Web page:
A Sermon on the Science of Massage

This isn’t one of my rants about massage research–although that’s definitely a sermon I plan to keep on preaching. It’s about the basic things that we all ought to know, if we’re calling ourselves massage therapists.

I love anatomy and physiology, and the study of pathology is fascinating to me. The human body is an amazing thing, and the more I know about the way it works, the more competent and empowered I feel to do a good job as a massage therapist. Sadly, that sentiment isn’t shared by everybody.

I’ve been tutoring students and teaching my class in how to pass the exams for over ten years. I can’t tell you the number of times someone has said to me “I just want to do massage. Why do I need to know this stuff?” A few weeks ago, I actually had someone who has graduated from massage school (but not yet passed their exam) ask me where the trapezius is located. I didn’t know whether I should feel sorry for them at their lack of education, or whether to give them a swift kick in the butt and point out how lazy they must be not to know this by this time.

Due to the lack of regulation in some places (there are still 8 states where anyone who wants to may call themselves a massage therapist with no education at all), and the time-honored tradition of grandfathering people when legislation does come in, there are thousands of people practicing massage who know nothing of the sciences associated with it.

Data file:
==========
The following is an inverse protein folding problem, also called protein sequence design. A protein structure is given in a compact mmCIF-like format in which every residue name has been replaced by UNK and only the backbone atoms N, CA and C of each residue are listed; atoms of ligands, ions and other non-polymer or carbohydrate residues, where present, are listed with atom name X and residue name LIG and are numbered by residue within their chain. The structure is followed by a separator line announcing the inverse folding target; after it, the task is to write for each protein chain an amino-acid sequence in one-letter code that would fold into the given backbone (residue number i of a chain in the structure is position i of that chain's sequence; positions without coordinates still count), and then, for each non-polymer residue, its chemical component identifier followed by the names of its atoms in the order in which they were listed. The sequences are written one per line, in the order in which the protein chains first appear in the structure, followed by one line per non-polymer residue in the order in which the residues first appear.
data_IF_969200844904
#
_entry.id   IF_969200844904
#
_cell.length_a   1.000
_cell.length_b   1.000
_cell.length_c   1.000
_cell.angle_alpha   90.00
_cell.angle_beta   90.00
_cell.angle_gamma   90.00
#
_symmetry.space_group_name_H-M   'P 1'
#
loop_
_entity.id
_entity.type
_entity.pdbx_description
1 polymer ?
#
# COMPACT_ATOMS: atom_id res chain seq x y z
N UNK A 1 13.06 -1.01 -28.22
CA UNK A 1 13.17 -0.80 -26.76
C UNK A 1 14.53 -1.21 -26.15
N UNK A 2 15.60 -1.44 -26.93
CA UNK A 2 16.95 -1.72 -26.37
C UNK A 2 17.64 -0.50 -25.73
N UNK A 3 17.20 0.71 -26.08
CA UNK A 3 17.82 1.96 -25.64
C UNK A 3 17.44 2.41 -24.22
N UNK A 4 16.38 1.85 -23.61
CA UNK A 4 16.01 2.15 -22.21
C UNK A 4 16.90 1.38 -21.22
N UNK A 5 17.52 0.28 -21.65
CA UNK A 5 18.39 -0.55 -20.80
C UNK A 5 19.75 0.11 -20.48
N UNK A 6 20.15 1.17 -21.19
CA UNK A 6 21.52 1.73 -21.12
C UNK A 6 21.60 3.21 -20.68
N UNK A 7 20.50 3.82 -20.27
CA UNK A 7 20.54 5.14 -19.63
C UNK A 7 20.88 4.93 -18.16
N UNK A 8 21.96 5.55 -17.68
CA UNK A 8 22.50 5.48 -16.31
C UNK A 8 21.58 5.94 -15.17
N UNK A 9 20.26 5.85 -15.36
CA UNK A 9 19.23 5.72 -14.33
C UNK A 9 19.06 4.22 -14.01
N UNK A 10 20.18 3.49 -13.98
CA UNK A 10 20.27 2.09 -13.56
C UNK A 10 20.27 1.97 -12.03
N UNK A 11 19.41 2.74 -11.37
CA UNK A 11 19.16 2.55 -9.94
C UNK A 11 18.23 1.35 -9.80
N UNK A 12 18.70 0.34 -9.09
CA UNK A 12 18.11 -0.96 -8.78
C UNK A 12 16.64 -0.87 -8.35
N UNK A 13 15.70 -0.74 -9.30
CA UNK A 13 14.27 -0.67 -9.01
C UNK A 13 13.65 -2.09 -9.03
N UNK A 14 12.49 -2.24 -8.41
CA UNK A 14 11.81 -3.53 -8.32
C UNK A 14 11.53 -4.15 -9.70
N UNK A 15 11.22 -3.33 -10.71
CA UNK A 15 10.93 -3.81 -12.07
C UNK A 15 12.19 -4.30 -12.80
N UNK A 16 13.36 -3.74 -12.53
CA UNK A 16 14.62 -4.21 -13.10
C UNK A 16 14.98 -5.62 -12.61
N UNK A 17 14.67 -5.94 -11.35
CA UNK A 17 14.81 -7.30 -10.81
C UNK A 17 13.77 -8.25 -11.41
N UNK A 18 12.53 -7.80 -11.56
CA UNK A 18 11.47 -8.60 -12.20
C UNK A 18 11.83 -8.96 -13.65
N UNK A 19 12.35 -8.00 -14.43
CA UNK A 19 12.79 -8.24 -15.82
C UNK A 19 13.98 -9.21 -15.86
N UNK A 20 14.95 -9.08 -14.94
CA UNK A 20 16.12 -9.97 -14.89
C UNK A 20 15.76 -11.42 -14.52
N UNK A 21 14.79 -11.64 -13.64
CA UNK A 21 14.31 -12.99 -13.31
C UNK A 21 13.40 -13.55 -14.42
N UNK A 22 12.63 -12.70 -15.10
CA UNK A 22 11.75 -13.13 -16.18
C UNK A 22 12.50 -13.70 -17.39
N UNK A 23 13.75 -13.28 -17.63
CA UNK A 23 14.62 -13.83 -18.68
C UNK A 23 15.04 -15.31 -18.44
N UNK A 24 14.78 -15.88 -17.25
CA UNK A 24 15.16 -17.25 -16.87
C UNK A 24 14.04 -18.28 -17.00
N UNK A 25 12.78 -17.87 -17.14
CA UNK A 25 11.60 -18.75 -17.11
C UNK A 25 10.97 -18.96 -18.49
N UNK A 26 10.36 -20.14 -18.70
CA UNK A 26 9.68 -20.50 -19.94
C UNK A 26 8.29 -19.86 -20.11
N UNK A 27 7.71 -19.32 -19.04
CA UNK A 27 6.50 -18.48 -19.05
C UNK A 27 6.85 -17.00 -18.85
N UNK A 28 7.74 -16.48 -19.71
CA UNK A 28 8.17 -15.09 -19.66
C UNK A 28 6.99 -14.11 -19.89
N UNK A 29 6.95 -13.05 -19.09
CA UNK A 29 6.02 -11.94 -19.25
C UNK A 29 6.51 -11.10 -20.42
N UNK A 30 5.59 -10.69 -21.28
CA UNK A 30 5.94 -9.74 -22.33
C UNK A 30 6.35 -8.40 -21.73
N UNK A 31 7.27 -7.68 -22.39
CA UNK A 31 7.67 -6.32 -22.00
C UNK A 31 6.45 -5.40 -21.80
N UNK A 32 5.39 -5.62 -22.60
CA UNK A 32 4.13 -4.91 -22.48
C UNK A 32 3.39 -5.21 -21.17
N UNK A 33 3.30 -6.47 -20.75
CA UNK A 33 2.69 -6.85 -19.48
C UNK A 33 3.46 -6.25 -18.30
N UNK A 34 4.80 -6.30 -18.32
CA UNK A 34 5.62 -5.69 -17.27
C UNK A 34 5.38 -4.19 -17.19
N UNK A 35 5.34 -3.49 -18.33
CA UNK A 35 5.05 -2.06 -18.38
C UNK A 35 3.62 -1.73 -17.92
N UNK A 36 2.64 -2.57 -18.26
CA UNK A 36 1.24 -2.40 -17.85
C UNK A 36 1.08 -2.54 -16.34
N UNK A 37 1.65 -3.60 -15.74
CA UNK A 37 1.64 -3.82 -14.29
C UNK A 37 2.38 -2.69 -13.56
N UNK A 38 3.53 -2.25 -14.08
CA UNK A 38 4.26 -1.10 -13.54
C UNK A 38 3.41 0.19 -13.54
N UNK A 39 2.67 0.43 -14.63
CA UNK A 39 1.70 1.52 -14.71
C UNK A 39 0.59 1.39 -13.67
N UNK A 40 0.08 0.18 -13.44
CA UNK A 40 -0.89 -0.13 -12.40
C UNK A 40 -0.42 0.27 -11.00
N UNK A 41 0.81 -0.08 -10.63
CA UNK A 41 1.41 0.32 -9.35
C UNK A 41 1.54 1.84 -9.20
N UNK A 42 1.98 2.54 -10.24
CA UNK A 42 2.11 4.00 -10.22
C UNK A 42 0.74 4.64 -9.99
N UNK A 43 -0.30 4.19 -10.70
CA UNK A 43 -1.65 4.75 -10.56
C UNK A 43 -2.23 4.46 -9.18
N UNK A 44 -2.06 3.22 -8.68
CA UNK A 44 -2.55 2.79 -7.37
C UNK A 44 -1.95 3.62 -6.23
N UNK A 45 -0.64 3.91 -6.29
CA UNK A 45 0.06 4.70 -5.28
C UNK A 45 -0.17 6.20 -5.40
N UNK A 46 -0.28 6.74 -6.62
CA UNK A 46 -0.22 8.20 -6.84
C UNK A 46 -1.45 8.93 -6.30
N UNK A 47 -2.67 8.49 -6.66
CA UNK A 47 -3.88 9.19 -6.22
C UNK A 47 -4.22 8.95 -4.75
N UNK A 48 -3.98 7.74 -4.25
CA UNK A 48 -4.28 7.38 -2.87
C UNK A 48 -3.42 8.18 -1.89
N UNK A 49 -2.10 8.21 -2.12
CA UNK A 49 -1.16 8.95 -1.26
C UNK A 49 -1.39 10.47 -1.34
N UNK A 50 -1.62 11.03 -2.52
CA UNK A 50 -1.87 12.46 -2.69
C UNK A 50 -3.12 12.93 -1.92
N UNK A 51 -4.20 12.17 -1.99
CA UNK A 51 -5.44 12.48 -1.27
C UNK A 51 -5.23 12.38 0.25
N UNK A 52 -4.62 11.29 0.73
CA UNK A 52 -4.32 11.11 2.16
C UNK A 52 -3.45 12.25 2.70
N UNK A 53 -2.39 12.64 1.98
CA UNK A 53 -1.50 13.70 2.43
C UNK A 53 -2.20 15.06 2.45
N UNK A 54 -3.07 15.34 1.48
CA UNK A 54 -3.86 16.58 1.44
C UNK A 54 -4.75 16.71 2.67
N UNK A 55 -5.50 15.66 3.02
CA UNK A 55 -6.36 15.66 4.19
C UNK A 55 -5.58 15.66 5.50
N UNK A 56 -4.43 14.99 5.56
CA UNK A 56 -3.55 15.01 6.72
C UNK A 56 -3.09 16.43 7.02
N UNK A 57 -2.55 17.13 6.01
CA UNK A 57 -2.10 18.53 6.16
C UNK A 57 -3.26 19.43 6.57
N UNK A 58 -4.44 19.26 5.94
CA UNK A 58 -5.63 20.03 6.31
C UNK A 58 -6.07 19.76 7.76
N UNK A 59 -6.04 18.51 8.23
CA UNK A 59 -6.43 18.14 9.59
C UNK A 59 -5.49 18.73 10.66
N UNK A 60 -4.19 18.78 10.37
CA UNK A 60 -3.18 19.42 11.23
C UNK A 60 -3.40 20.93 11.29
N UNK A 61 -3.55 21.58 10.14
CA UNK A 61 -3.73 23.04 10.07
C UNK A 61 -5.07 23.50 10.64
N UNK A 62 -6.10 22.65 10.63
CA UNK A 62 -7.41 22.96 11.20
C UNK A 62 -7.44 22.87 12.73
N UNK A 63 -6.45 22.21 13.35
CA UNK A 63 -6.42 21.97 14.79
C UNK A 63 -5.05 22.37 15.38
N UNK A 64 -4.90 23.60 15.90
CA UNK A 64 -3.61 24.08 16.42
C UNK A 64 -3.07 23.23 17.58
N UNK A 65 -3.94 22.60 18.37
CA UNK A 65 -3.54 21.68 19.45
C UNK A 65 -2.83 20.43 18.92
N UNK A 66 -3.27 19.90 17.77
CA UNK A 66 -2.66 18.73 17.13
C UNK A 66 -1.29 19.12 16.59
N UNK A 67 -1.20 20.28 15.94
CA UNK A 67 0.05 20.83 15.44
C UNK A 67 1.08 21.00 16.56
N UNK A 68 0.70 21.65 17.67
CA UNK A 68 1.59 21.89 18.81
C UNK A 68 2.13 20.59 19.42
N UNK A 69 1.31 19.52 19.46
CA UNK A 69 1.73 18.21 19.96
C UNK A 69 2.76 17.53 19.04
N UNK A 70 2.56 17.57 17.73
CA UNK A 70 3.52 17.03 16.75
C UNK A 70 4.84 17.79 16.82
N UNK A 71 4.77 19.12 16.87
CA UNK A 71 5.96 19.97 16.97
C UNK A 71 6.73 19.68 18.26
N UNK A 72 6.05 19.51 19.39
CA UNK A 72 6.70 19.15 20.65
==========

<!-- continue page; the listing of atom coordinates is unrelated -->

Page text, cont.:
Massage is an art form, to me anyway, as well as a science. And I’ll concede that there are people who can give an amazing massage that don’t know what the trapezius is. But the fact is, I don’t want a massage from any of those people.

If I go to get a massage and say “It hurts when I do this,” I feel much better about getting it from someone who knows what muscle does that. If I make an appointment for a hot stone massage, and then put on the intake form that I am suffering from a severe case of peripheral neuropathy, I’d like for that therapist to know that I shouldn’t be receiving that type of massage. If I’m taking muscle relaxers, I’d like for the therapist to know that my muscle reflexes are inhibited and my sense of pain tolerance is dulled, and that therefore a lot of deep thumb work could leave me bruised and feeling battered. READ MORE…

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